John got sucked in. When he was eighteen, he was arrested for the first time. After a year he returned out into the world, only to be arrested again a few years later.
Discovering the Rowing Machine
“I got arrested again and this time I got two life sentences. And I was put in a high security unit,” John says.
John’s life seemed to be determined for him. He started to ‘play the game’ and tick the boxes. He got let out of the high security unit, and slowly worked his way into a more amenable prison situation. But then everything changed.
“In 2009, on the 14th of November, my best friend died in an armed robbery in the Netherlands, and it profoundly changed my life. From that night, I knew I would never commit a crime again in my life. But when you're in prison, you can't just say, 'oh I've changed, can you please let me out,’” John says.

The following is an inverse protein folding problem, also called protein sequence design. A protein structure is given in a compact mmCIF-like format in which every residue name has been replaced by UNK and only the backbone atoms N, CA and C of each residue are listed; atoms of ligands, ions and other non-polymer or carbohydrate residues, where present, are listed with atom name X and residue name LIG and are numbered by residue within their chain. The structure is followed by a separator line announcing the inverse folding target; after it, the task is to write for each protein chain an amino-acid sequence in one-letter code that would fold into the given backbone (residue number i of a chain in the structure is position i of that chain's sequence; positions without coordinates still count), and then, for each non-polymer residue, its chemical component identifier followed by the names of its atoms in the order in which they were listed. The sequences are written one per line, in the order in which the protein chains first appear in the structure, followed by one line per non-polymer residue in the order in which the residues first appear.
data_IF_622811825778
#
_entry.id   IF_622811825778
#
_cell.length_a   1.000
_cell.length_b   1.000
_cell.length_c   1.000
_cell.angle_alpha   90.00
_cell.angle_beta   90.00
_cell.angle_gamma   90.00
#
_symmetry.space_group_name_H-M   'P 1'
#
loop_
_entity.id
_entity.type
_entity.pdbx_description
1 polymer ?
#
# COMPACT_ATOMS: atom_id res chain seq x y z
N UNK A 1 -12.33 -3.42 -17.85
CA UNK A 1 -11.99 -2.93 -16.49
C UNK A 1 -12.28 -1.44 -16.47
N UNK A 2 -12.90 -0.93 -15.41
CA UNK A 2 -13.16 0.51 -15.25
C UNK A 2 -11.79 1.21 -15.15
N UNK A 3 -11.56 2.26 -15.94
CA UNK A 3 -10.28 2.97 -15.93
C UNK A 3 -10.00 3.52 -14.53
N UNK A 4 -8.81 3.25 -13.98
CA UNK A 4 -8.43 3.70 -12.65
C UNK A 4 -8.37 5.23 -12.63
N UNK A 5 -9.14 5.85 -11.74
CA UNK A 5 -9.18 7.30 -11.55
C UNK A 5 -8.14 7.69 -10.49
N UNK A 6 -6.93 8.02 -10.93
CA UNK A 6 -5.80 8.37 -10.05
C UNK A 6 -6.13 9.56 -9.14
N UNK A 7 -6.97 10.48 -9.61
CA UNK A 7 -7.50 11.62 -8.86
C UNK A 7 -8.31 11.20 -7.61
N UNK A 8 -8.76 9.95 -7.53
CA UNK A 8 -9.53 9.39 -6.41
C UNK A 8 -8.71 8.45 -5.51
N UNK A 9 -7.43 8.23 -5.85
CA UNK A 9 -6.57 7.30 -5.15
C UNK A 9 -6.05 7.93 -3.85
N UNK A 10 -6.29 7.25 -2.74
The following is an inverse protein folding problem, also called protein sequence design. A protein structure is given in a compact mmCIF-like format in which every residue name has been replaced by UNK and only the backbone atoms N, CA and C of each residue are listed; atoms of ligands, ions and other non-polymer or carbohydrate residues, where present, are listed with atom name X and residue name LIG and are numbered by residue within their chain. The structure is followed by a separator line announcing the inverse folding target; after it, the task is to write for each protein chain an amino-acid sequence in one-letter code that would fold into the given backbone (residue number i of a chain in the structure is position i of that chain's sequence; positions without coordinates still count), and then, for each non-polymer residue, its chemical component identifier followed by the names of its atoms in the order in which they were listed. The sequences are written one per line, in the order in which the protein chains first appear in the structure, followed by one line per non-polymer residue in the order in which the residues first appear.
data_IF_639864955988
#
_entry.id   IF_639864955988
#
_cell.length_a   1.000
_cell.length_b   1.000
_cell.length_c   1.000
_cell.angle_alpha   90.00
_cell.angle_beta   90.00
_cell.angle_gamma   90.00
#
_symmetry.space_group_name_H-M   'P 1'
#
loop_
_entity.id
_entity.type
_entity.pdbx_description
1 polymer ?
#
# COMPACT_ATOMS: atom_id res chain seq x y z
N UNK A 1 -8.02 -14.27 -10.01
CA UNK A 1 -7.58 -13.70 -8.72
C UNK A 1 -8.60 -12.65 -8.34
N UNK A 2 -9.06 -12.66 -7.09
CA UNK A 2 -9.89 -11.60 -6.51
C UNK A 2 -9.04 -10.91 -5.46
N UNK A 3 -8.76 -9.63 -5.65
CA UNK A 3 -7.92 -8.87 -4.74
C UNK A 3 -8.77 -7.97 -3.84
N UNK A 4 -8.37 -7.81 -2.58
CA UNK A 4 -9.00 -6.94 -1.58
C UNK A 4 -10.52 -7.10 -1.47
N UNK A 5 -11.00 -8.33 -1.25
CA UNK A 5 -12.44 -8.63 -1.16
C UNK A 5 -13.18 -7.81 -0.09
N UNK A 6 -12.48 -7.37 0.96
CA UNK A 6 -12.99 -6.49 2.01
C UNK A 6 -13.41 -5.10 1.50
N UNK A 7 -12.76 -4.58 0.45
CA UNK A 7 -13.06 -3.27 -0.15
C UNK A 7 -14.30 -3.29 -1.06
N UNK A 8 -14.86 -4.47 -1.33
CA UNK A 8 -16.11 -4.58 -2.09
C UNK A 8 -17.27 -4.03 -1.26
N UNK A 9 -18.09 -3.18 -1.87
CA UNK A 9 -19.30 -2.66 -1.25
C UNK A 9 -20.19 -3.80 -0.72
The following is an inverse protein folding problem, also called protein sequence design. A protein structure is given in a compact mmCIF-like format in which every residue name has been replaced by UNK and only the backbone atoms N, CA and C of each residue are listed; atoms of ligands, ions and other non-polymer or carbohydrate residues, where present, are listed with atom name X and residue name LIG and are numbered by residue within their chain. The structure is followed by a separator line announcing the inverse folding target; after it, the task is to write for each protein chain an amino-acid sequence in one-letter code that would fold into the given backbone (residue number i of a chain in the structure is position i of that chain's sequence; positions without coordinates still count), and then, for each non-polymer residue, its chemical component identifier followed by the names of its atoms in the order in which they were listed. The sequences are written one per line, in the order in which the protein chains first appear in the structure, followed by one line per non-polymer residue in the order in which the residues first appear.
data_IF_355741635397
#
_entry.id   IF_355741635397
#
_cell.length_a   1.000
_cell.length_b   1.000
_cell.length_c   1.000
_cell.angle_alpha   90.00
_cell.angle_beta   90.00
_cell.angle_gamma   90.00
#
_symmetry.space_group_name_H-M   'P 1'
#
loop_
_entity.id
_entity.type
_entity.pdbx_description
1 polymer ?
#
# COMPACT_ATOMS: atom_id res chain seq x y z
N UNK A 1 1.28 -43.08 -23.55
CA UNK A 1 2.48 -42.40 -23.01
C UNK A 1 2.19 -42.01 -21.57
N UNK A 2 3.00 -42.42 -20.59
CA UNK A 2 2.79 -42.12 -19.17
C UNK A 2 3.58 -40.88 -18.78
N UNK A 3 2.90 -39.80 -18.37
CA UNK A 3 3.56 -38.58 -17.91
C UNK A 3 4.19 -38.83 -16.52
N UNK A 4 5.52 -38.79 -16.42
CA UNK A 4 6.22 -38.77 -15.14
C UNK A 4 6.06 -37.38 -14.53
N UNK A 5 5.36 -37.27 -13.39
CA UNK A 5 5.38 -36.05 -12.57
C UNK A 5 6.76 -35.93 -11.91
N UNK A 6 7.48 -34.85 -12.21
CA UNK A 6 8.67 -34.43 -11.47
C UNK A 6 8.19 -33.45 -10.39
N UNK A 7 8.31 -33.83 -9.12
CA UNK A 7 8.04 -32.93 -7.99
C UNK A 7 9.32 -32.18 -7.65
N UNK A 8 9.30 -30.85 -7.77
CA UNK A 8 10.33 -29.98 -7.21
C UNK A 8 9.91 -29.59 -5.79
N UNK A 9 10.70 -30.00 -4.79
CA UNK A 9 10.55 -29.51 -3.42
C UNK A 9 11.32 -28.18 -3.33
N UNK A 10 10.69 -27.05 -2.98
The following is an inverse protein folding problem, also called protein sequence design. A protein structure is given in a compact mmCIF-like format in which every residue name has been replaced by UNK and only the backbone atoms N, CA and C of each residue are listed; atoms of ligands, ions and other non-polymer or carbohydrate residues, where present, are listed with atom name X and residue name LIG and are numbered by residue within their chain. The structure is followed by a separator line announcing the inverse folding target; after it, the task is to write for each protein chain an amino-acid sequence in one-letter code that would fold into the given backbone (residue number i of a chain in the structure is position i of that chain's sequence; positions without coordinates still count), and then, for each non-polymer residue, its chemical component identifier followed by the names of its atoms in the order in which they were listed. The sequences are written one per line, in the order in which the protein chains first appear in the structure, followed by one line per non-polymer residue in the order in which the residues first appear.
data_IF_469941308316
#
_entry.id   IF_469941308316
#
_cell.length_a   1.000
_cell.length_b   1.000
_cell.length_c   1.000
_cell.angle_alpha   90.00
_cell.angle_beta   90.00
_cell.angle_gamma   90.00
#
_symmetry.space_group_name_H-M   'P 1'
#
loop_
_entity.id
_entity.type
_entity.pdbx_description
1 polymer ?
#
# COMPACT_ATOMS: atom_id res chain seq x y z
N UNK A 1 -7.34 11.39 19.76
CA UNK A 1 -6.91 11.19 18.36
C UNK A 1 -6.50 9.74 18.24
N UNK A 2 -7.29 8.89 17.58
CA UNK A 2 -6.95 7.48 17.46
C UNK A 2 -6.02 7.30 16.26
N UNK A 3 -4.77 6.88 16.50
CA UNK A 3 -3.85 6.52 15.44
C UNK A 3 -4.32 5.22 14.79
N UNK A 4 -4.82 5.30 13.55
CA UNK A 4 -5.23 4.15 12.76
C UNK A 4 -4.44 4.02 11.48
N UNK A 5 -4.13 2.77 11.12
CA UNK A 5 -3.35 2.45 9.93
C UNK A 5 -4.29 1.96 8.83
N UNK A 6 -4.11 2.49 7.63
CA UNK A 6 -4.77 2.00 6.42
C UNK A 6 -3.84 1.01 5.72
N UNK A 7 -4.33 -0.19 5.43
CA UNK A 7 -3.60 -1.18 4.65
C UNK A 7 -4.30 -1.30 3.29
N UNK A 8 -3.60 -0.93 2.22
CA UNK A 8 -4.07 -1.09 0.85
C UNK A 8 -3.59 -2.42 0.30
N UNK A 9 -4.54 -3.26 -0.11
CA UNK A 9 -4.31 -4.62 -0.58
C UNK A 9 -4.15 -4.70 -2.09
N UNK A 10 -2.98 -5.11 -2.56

He was stuck. He knew he didn’t want to be where he was anymore, but also didn’t know how to get out.
“It was like someone that was trying to get off drugs but was locked in a crack den. I was physically trapped,” he says.
And that’s when he discovered the rowing machine.
“I am so, so, so fortunate that I went down to the prison gym and there was an inmate rowing a million metres on the Concept2 rowing machine,” John says.
The inmate was doing a charity challenge, rowing a million metres. John asked if he could do the same and the prison officers agreed—if he raised money.
“I had some family send me in some money for my sponsorship and some of the guys on the wing sponsored me like 50 pence and a pound. I gave in the form and they let me start,” John says. “The first time I got on the rowing machine I was 26 years old. The first session I've ever did was 32,000 metres.”
It transformed him.